16. Labels and radio both clamour for progressive music, and it is a never ending circle as one pushes the other for more and more progressive music, while the core audience turns it off more and more every day. We have had contact with churches where people have told us, “We don’t have SG groups for they are too country, too rock and roll, or too untalented”. Take your pick. If we do not get our collective ducks in a row, we will lose what little audience we have. The reality of pushing for more youth in our genre, drives the core audience away. Why can we not strive for great music, well arranged, well written and well performed within the confines of what our core audience wants to hear? We do not need, nor should we be clonjes of each other, and in fact, if we try to simply be the best we can be, we will all be remarkably different yet still familar to the core audience. We also need to be far more stringent on what we call the professional. Just because I can show up in a bus with 4 other guys and sing gospel music, that does not prove that I am worthy to be held up to the world as professional. SG radio and SG labels have a very bad habit of presenting the worst we have as the professionals in our genre. Somewhere this has got to stop, and if it means Ben Harris is weeded out, so be it. When we cut the dead and non fruit bearing from the tree, the whole tree becomes more healthy. When will SG get serious about the industry and the ministry and do the right thing?

  17. Ben–interesting observation about “non fruit bearing.” If someone who can’t stay on pitch but is quite sincere is winning souls to Christ, are they fruit bearing? Should they be told to quit?

    There has to be a good balance somewhere.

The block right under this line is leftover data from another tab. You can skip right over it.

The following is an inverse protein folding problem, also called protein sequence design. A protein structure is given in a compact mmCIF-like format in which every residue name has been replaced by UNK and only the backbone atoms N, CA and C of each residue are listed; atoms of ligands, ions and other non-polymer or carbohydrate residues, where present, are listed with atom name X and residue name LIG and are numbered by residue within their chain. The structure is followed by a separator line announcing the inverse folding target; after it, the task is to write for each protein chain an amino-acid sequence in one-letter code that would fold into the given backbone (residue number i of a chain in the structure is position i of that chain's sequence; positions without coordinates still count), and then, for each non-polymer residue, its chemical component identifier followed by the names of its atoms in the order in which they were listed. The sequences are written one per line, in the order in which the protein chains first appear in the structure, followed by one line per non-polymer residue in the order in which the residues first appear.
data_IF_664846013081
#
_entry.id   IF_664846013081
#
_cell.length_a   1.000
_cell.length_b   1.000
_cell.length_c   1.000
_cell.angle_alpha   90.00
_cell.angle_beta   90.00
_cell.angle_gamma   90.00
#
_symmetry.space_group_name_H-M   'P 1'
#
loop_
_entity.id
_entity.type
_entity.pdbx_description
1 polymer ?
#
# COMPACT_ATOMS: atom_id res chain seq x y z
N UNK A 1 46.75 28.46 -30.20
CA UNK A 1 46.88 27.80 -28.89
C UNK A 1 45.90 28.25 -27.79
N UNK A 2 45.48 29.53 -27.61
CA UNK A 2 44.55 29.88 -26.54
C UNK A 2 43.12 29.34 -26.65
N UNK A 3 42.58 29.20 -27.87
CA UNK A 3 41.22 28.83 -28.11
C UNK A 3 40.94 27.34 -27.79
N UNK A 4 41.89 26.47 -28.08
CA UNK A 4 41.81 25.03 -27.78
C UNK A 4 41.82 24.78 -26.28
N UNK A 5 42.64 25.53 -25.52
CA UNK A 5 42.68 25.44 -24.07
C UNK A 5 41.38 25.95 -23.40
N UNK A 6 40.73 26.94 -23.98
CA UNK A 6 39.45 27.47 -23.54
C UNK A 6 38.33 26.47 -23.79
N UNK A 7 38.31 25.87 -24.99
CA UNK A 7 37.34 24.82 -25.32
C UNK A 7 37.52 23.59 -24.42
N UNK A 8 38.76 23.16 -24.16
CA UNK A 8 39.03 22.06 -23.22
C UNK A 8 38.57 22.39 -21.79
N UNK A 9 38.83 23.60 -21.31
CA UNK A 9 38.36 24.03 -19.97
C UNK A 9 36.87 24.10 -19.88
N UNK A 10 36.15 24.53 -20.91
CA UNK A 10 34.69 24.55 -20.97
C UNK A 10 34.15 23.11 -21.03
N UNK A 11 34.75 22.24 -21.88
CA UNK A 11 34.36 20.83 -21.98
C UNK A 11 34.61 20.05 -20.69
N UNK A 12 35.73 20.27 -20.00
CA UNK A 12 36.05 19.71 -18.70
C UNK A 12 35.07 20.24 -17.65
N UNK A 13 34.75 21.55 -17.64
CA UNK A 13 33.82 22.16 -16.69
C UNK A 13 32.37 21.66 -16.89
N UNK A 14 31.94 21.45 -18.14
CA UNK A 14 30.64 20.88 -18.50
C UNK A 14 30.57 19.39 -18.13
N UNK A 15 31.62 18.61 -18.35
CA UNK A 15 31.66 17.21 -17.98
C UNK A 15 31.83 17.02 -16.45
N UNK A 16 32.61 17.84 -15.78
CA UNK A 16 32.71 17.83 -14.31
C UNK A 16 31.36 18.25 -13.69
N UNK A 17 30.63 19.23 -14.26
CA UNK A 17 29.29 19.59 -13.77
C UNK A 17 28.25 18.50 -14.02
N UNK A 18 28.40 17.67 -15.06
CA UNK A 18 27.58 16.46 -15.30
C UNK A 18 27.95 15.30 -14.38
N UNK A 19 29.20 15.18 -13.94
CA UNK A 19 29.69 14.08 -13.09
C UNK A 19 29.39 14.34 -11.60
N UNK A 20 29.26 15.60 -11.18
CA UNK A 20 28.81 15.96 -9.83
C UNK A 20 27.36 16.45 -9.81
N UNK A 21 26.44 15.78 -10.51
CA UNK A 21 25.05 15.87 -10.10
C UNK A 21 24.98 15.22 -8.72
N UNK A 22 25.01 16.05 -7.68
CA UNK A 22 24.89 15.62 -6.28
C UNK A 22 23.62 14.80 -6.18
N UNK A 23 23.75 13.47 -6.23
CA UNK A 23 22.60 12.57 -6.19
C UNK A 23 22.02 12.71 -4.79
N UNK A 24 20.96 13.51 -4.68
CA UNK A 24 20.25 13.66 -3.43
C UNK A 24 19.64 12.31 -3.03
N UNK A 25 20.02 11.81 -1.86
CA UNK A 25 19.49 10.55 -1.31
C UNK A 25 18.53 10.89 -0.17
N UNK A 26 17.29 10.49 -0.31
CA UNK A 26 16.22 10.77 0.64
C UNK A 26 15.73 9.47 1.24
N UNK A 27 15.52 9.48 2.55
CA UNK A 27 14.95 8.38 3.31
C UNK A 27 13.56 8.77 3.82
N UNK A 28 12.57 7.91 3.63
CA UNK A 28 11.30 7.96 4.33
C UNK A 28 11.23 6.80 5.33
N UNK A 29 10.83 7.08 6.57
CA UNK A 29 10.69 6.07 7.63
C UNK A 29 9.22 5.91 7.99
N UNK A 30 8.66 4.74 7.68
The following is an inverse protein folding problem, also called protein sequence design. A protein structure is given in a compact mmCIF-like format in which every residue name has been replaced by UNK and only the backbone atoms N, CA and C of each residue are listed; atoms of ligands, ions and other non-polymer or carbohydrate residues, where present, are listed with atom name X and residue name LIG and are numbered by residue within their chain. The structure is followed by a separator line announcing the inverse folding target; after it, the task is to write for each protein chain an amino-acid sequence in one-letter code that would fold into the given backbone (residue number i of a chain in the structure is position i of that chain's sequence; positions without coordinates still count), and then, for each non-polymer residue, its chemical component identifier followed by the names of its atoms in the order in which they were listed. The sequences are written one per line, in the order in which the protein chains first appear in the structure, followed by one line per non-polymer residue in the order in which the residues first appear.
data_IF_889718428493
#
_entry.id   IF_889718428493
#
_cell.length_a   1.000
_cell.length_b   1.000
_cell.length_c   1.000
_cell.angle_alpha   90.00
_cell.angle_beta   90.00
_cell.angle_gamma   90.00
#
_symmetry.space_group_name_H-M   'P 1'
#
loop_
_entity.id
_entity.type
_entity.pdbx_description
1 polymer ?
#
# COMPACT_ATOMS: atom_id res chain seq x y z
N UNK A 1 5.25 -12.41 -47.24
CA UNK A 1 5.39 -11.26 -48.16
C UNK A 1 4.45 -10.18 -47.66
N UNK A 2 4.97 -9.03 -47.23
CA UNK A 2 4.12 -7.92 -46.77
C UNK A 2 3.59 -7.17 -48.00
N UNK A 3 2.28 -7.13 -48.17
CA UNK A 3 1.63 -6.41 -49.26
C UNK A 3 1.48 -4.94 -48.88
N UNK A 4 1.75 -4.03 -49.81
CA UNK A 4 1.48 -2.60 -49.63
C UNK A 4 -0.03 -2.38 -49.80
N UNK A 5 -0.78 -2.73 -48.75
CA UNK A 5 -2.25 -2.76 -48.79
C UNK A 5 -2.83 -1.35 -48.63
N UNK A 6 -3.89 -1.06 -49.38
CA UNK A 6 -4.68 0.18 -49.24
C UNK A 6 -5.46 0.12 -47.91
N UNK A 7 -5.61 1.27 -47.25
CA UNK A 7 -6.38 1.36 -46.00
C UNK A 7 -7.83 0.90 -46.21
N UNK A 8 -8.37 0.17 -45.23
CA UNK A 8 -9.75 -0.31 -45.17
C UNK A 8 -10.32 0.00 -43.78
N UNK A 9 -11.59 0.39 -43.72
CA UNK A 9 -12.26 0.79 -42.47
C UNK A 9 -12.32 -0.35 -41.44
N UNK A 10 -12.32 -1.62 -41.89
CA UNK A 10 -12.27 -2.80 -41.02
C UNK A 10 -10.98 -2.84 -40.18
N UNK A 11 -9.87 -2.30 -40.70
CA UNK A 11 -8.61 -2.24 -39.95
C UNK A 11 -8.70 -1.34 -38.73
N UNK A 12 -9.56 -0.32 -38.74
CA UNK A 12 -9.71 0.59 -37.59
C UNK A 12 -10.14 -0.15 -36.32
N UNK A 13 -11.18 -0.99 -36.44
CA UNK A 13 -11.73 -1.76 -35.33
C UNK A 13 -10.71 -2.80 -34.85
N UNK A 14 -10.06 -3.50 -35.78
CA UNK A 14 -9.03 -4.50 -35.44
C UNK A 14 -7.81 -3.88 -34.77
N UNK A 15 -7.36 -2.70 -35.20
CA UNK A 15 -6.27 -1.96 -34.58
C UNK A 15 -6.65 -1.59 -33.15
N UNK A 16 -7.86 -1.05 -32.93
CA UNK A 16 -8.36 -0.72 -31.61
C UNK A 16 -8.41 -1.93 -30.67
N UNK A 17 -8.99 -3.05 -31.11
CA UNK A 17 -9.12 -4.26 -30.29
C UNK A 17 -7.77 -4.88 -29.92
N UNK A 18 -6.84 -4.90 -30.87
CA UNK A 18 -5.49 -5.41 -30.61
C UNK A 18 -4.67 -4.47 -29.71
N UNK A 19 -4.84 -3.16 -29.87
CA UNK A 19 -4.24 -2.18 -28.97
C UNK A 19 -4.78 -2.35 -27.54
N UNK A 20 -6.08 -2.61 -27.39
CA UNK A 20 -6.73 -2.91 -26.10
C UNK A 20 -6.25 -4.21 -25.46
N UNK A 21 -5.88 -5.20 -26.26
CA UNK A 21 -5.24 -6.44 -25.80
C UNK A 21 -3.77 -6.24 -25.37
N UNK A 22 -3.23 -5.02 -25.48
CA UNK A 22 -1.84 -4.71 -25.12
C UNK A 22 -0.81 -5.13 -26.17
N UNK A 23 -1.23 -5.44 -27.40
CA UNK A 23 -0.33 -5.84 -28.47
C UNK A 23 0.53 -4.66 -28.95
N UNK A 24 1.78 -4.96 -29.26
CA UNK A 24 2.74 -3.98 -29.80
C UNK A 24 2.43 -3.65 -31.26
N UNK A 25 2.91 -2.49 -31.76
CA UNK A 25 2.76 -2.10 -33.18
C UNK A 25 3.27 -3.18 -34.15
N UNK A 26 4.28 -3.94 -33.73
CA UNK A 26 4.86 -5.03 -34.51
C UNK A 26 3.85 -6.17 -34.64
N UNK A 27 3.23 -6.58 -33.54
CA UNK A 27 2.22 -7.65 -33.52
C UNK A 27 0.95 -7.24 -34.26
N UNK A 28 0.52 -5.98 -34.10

18. No Daniel they should not necessarily quit, that was not what I said. They should not be presented to the world as the best Southern Gospel has to offer. IN other words, labels, radio, and radio promoters should be willing to say no to those not ready for prime time. Is it a judgment call? Yes, very much so. Very much like the secular labels and secular radio have done for years. Every day of the world someone in Nashville gets turned down for a label deal because someone thought they were not ready, or not talented enough. Could they be wrong once in a while? Of course. But, still those decisions are the firewall between the fans and the not so talented struggling artists. Unless Southern Gospel begins to do the same thing, we doom ourselves. The problem is this, in SG money is tight, thus labels and radio promotion people will take virtualy anyone’s money regardless of talent level. They do that to survive. But it is very short sighted. If we were to raise the bar to the point it needs to be, the end result would be a far healthier genre. Yes, maybe at the cost of losing a few artists to national attention and also many radio promotion companies. But the end result would be an artists base that was truly professional, and worthy of the status of professional. It is not a matter of should we do it, it is a matter of we must do it to survive! Some fans could find themselves very disappointed, for their favorite group might not make it. Lets face it, fans on a regular basis embrace people based on mnay things other than true musical talent. But to grow our base beyond where we are currently at, some line in the sand needs to be made, and that line will be just like secular in scope, it will be flawed by human opinion. I did some work way back on the 1st recording of an artist that I never thought would make it, and I was very wrong….Randy Travis. Thankfully people far wiser than I saw through the rawness of Randy’s talent level at the time, and saw an artist waiting to be made. SG must get to that place.